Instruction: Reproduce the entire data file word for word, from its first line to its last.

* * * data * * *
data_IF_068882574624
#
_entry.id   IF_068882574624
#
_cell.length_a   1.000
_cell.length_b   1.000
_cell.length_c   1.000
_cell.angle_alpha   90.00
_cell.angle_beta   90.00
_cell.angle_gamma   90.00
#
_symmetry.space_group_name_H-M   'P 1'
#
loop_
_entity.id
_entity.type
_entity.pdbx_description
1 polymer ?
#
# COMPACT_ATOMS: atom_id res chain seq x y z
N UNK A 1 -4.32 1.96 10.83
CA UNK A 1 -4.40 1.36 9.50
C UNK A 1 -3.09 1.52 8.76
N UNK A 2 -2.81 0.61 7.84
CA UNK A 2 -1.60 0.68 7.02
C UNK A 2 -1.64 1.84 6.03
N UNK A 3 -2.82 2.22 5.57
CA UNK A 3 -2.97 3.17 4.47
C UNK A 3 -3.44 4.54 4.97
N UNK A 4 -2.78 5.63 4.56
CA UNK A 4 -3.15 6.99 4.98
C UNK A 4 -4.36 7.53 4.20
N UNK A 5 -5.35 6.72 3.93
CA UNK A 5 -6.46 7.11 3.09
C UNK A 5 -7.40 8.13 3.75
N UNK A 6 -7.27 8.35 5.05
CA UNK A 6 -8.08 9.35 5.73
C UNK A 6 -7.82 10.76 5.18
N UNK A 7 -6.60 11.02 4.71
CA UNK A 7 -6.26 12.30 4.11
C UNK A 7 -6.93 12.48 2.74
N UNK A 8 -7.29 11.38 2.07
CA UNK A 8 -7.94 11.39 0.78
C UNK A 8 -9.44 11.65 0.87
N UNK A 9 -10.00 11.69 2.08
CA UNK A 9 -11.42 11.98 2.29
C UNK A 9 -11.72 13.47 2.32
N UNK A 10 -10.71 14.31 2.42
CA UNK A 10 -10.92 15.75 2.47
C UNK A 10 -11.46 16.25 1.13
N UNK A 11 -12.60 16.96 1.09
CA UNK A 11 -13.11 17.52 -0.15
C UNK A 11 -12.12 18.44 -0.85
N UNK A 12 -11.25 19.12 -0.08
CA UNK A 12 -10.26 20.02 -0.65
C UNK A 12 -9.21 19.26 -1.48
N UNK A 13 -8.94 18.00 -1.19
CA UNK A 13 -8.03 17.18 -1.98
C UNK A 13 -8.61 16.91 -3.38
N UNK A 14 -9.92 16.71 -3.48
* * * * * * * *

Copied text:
data_IF_068882574624
#
_entry.id   IF_068882574624
#
_cell.length_a   1.000
_cell.length_b   1.000
_cell.length_c   1.000
_cell.angle_alpha   90.00
_cell.angle_beta   90.00
_cell.angle_gamma   90.00
#
_symmetry.space_group_name_H-M   'P 1'
#
loop_
_entity.id
_entity.type
_entity.pdbx_description
1 polymer ?
#
# COMPACT_ATOMS: atom_id res chain seq x y z
N UNK A 1 -4.32 1.96 10.83
CA UNK A 1 -4.40 1.36 9.50
C UNK A 1 -3.09 1.52 8.76
N UNK A 2 -2.81 0.61 7.84
CA UNK A 2 -1.60 0.68 7.02
C UNK A 2 -1.64 1.84 6.03
N UNK A 3 -2.82 2.22 5.57
CA UNK A 3 -2.97 3.17 4.47
C UNK A 3 -3.44 4.54 4.97
N UNK A 4 -2.78 5.63 4.56
CA UNK A 4 -3.15 6.99 4.98
C UNK A 4 -4.36 7.53 4.20
N UNK A 5 -5.35 6.72 3.93
CA UNK A 5 -6.46 7.11 3.09
C UNK A 5 -7.40 8.13 3.75
N UNK A 6 -7.27 8.35 5.05
CA UNK A 6 -8.08 9.35 5.73
C UNK A 6 -7.82 10.76 5.18
N UNK A 7 -6.60 11.02 4.71
CA UNK A 7 -6.26 12.30 4.11
C UNK A 7 -6.93 12.48 2.74
N UNK A 8 -7.29 11.38 2.07
CA UNK A 8 -7.94 11.39 0.78
C UNK A 8 -9.44 11.65 0.87
N UNK A 9 -10.00 11.69 2.08
CA UNK A 9 -11.42 11.98 2.29
C UNK A 9 -11.72 13.47 2.32
N UNK A 10 -10.71 14.31 2.42
CA UNK A 10 -10.92 15.75 2.47
C UNK A 10 -11.46 16.25 1.13
N UNK A 11 -12.60 16.96 1.09
CA UNK A 11 -13.11 17.52 -0.15
C UNK A 11 -12.12 18.44 -0.85
N UNK A 12 -11.25 19.12 -0.08
CA UNK A 12 -10.26 20.02 -0.65
C UNK A 12 -9.21 19.26 -1.48
N UNK A 13 -8.94 18.00 -1.19
CA UNK A 13 -8.03 17.18 -1.98
C UNK A 13 -8.61 16.91 -3.38
N UNK A 14 -9.92 16.71 -3.48